I feel fortunate that I grew up fishing small streams. I learned to read trout water on wooded creeks that roughly paralleled dirt roads or meandered away from them. Access was more often at a dusty pull-off rather than a paved lot.
But these weren’t tiny brooks either. Some waters were fifty or a hundred feet wide in places. However, the streams of my youth all shared a key feature — they had character. They were high-gradient waters that had river-bends, islands and undercuts mixed in, enough to offer endless new beginnings, simply by walking upstream. And for a new angler — for any angler — the chance to reset the table, to start anew in fresh water over undisturbed trout, was priceless.
These natural breaks in the river are what I call level changes. And there’s a chance for a new beginning, anywhere the rocks of the riverbed create a separation between one section and the next.
Imagine where the tailout of a pool meets the riffle before the next downstream run. The lip is the level change. So as you work upstream through the run and into the riffle, you eye the tailout as an entirely new level than the one you are standing in.
While fishing pocket water around a long bend of three-hundred yards, there may be countless level changes. Pocket water is perfect for offering new opportunities at every rock. But even within those hundreds of yards, there are clear breaking points that separate one level from the next.
These levels are nothing more than a section of river to fish, and the divider usually runs from bank to bank.
Experience teaches us that fish can be easily disturbed as we work these sections. Catching one trout often alerts the others. A hooked fish that jumps and splashes among a group of risers can put those feeding fish down for some time — maybe for good. Likewise, wading through a level pushes trout away from us. And in the wrong situation, their fleeting forms seem to alert every other trout to imminent danger — like Paul Revere yelling that the fishermen are coming.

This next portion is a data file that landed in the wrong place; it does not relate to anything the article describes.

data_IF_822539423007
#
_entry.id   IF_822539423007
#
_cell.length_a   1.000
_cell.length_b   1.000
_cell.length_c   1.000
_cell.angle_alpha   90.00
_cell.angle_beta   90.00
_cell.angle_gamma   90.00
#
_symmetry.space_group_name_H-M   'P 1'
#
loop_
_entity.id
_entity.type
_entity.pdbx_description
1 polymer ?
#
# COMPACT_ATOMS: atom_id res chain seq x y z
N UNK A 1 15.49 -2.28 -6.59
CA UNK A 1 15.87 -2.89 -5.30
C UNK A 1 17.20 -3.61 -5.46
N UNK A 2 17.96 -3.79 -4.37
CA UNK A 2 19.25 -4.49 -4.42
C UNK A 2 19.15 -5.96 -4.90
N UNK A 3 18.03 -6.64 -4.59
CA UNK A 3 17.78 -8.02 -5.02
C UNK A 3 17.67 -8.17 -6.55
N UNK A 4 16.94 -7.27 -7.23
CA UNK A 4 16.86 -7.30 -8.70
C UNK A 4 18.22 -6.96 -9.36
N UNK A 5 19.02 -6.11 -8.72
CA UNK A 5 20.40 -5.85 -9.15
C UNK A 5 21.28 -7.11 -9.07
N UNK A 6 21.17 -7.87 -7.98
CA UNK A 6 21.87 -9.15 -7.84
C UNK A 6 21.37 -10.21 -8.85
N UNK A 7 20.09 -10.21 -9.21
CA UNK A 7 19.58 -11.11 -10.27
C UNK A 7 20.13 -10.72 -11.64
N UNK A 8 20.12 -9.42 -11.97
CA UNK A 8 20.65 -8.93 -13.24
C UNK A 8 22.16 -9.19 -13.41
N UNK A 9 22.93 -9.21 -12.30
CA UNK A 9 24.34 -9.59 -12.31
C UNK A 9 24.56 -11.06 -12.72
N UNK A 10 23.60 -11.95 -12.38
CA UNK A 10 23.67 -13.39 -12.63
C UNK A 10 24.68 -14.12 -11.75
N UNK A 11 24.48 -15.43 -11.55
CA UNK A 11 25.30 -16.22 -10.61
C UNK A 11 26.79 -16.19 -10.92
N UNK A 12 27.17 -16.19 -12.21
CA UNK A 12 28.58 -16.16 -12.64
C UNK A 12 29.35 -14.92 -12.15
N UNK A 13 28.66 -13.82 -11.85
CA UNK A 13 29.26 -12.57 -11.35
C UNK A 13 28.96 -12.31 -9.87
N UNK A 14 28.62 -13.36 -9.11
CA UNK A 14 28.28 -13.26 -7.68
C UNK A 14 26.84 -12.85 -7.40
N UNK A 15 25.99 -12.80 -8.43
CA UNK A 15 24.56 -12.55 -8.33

But in the next level upstream, trout are entirely undisturbed. Just wade a few yards, and a new game begins. This is the wonderful thing about small and medium sized rivers — the levels are short and plentiful.
The Big Stuff
Many anglers admit that large rivers are intimidating. And they are. For me, big waters were a locked door for many seasons. And I still require some stern mental discipline to keep me in line and fish big waters the right way.
Large expanses of river are best broken down into smaller sections that we can fish effectively. Put aside any notion that the best trout must be against the far bank — because you cannot reach it with a decent cast. Instead, target only the water that you can fish well.
That’s good advice. But it doesn’t fully acknowledge the challenge. Big water just doesn’t have as many level breaks. So the chances to reset and start fresh are far less frequent.
On my home waters, I might fish twenty different levels in just a few hours of fishing. And at each level, the table is reset. The Etch A Sketch is shaken and my mistakes are cleared. Then again, on the big waters that I frequent, I might fish one or two levels in a full morning of fishing.
That’s not to say that big waters don’t have their chances to reach fresh, undisturbed trout. Of course they do. There are structures and natural breaks like rock shelves, gravel bars, boulder lines and more. But none of these are as distinct — as delineating — as a good level change.
This frequent chance for a purely new beginning is one of the joys of small to medium sized rivers. It keeps us hopeful. Forgiveness comes at the next level — across the next lip. This is the time for a deep breath and renewed determination. Because in the next level, over fresh trout that are unwise to our presence, all of our plans will come together. This we believe.
The fisherman is eternally hopeful. Levels and resets are the perfect opportunity to strengthen that hope.
Fish hard, friends.
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Enjoy the day.
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